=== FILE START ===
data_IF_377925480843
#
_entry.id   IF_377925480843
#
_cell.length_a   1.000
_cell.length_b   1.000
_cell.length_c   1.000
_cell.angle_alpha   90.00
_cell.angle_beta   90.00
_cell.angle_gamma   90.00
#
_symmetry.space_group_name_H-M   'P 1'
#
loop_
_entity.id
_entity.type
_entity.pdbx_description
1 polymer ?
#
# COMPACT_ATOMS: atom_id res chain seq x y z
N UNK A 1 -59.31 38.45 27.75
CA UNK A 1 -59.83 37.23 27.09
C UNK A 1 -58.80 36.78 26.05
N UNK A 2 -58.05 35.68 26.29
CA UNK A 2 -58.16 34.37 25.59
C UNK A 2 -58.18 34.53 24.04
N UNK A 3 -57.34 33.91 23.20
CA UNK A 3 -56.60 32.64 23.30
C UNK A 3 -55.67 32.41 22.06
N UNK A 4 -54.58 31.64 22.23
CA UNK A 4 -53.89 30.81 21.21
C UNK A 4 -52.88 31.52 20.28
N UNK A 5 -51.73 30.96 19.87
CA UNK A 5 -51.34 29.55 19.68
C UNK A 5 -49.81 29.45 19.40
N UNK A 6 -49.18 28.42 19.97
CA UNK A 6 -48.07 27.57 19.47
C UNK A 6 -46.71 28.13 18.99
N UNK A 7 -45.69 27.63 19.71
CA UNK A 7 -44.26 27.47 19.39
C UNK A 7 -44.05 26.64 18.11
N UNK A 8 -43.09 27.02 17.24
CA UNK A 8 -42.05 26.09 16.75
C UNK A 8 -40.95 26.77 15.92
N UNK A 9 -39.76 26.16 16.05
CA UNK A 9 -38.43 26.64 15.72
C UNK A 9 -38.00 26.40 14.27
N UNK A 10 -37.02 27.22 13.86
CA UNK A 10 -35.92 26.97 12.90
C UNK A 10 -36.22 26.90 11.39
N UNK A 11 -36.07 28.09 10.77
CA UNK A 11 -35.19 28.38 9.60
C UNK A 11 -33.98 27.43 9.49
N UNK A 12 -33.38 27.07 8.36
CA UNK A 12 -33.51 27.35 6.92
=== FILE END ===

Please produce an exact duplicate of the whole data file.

data_IF_377925480843
#
_entry.id   IF_377925480843
#
_cell.length_a   1.000
_cell.length_b   1.000
_cell.length_c   1.000
_cell.angle_alpha   90.00
_cell.angle_beta   90.00
_cell.angle_gamma   90.00
#
_symmetry.space_group_name_H-M   'P 1'
#
loop_
_entity.id
_entity.type
_entity.pdbx_description
1 polymer ?
#
# COMPACT_ATOMS: atom_id res chain seq x y z
N UNK A 1 -59.31 38.45 27.75
CA UNK A 1 -59.83 37.23 27.09
C UNK A 1 -58.80 36.78 26.05
N UNK A 2 -58.05 35.68 26.29
CA UNK A 2 -58.16 34.37 25.59
C UNK A 2 -58.18 34.53 24.04
N UNK A 3 -57.34 33.91 23.20
CA UNK A 3 -56.60 32.64 23.30
C UNK A 3 -55.67 32.41 22.06
N UNK A 4 -54.58 31.64 22.23
CA UNK A 4 -53.89 30.81 21.21
C UNK A 4 -52.88 31.52 20.28
N UNK A 5 -51.73 30.96 19.87
CA UNK A 5 -51.34 29.55 19.68
C UNK A 5 -49.81 29.45 19.40
N UNK A 6 -49.18 28.42 19.97
CA UNK A 6 -48.07 27.57 19.47
C UNK A 6 -46.71 28.13 18.99
N UNK A 7 -45.69 27.63 19.71
CA UNK A 7 -44.26 27.47 19.39
C UNK A 7 -44.05 26.64 18.11
N UNK A 8 -43.09 27.02 17.24
CA UNK A 8 -42.05 26.09 16.75
C UNK A 8 -40.95 26.77 15.92
N UNK A 9 -39.76 26.16 16.05
CA UNK A 9 -38.43 26.64 15.72
C UNK A 9 -38.00 26.40 14.27
N UNK A 10 -37.02 27.22 13.86
CA UNK A 10 -35.92 26.97 12.90
C UNK A 10 -36.22 26.90 11.39
N UNK A 11 -36.07 28.09 10.77
CA UNK A 11 -35.19 28.38 9.60
C UNK A 11 -33.98 27.43 9.49
N UNK A 12 -33.38 27.07 8.36
CA UNK A 12 -33.51 27.35 6.92